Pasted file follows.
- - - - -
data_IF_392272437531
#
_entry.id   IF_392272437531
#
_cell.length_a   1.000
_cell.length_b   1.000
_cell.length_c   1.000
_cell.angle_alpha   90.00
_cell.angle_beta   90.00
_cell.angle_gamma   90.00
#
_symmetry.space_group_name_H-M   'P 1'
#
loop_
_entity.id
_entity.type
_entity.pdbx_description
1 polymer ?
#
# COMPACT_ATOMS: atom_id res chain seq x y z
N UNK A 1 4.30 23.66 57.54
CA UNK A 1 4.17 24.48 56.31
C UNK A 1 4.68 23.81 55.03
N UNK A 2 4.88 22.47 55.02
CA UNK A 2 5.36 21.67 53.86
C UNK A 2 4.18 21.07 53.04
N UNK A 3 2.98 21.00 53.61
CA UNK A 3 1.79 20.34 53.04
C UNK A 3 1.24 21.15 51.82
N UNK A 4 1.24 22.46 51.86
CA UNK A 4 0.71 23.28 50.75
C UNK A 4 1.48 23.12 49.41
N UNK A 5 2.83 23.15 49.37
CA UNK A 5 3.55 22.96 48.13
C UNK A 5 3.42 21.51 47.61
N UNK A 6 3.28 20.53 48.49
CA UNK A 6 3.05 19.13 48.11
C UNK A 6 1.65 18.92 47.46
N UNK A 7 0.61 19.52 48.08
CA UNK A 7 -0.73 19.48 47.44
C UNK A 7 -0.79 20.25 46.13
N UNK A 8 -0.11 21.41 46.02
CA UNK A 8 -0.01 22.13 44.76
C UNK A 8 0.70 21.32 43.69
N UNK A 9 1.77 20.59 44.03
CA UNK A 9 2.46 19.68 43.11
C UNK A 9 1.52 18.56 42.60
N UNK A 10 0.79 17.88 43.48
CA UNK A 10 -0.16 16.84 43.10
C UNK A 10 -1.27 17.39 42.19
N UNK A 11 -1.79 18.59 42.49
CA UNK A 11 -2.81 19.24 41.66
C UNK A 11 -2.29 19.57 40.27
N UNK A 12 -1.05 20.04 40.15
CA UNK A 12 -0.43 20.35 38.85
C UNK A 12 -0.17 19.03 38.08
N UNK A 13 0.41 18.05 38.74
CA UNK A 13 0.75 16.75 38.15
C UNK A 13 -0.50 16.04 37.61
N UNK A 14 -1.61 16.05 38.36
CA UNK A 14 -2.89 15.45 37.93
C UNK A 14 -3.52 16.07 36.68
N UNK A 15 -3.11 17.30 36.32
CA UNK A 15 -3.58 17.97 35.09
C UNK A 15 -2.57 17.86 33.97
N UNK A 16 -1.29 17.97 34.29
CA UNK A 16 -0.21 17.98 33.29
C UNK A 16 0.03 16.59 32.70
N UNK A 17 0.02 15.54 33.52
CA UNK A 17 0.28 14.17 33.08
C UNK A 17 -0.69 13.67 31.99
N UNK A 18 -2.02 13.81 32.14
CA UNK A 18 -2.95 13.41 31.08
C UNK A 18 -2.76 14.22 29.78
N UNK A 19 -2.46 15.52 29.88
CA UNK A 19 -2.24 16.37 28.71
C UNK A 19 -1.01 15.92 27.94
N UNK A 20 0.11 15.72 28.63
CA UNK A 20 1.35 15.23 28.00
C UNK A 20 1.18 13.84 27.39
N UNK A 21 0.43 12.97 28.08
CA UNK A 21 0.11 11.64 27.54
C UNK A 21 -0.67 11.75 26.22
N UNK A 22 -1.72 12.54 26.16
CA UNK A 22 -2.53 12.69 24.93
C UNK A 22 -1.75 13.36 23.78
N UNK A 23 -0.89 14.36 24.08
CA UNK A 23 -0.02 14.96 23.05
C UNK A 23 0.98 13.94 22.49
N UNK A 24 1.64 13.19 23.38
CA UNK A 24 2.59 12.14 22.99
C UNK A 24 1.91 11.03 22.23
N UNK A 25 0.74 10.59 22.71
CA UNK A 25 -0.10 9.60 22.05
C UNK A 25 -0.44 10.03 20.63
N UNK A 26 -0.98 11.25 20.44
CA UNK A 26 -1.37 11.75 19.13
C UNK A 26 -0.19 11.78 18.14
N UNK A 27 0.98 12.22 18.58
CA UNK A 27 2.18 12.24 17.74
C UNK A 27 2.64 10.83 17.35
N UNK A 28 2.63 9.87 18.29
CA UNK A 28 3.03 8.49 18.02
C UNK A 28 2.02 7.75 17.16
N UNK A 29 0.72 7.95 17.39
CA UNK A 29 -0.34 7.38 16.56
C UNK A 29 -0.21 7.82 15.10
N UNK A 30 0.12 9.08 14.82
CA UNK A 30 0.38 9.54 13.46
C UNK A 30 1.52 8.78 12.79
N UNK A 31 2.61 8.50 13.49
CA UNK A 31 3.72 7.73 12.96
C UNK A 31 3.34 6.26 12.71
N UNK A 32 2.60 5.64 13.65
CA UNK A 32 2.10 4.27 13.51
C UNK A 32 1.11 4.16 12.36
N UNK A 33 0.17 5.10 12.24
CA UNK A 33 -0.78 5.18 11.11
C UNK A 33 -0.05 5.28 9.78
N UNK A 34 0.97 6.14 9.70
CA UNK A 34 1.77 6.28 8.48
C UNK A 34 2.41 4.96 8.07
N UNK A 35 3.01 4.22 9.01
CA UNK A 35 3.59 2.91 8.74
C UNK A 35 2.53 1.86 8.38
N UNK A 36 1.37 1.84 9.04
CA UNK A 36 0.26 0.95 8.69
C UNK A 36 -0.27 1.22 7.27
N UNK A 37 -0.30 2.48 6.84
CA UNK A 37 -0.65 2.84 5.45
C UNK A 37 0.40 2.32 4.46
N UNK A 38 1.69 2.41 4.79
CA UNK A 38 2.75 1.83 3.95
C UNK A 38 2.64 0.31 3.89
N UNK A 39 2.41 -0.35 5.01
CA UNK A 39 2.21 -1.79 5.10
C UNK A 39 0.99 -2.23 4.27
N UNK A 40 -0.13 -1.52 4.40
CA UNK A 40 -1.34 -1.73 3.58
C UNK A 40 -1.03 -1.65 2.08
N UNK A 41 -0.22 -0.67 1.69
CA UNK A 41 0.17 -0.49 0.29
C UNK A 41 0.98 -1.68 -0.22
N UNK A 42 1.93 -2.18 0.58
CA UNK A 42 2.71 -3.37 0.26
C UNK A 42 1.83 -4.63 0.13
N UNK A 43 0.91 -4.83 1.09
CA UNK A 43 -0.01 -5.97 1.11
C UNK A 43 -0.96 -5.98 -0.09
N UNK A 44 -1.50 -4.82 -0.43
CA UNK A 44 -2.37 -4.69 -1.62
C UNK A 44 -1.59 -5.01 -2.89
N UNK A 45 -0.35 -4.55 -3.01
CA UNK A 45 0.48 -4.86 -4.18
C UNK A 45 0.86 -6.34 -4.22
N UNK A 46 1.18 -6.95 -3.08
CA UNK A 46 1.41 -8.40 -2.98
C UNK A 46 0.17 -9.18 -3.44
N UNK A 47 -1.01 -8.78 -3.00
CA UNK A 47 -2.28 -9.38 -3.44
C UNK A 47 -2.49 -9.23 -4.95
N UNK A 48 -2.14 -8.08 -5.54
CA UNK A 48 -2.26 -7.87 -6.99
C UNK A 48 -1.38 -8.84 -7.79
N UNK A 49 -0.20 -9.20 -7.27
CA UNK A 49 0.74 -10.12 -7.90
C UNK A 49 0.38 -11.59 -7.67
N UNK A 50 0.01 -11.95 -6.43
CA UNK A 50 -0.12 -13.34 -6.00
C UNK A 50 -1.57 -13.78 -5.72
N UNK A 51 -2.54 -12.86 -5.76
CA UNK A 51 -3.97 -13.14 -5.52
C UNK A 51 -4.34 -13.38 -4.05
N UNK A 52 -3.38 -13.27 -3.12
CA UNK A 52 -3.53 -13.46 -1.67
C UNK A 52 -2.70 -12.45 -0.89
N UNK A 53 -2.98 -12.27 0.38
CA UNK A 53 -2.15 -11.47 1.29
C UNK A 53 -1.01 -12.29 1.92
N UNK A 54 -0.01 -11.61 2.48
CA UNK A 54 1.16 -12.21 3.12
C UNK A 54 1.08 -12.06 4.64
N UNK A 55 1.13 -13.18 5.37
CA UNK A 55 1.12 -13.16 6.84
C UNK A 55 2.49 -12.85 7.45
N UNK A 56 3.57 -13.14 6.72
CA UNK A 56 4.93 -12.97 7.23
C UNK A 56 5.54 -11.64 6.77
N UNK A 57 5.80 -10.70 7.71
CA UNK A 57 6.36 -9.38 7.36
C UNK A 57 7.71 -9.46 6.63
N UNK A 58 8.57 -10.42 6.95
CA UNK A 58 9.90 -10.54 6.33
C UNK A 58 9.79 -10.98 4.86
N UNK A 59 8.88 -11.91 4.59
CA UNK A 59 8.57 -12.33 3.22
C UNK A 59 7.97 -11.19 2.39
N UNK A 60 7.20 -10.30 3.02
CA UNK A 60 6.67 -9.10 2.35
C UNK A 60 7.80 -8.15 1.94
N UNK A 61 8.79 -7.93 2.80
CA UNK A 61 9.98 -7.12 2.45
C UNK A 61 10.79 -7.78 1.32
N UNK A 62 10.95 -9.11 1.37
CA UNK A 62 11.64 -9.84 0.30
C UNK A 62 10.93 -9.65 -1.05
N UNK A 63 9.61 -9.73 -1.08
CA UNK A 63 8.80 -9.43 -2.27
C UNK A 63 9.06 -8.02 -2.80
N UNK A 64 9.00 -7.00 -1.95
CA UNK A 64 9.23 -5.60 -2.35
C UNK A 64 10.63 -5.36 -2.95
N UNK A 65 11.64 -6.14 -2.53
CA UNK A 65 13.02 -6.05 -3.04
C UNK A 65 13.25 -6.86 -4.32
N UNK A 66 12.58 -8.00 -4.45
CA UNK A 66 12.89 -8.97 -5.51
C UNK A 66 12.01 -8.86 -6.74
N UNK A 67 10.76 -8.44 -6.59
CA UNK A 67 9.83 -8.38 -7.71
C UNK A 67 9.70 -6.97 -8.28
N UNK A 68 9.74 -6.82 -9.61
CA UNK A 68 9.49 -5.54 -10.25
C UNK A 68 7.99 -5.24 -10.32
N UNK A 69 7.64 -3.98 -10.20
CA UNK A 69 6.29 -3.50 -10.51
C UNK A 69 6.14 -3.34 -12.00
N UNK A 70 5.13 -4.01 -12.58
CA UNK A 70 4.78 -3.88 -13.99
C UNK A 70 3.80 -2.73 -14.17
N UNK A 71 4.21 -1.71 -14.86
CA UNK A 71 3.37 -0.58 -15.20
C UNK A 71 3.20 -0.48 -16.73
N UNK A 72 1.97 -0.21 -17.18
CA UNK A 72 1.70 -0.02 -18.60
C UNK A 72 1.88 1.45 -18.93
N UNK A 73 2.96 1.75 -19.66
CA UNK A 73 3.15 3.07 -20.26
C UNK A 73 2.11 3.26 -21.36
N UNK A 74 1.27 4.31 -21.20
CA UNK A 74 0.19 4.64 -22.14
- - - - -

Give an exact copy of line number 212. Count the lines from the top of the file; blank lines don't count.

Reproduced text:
C UNK A 64 10.63 -5.36 -2.95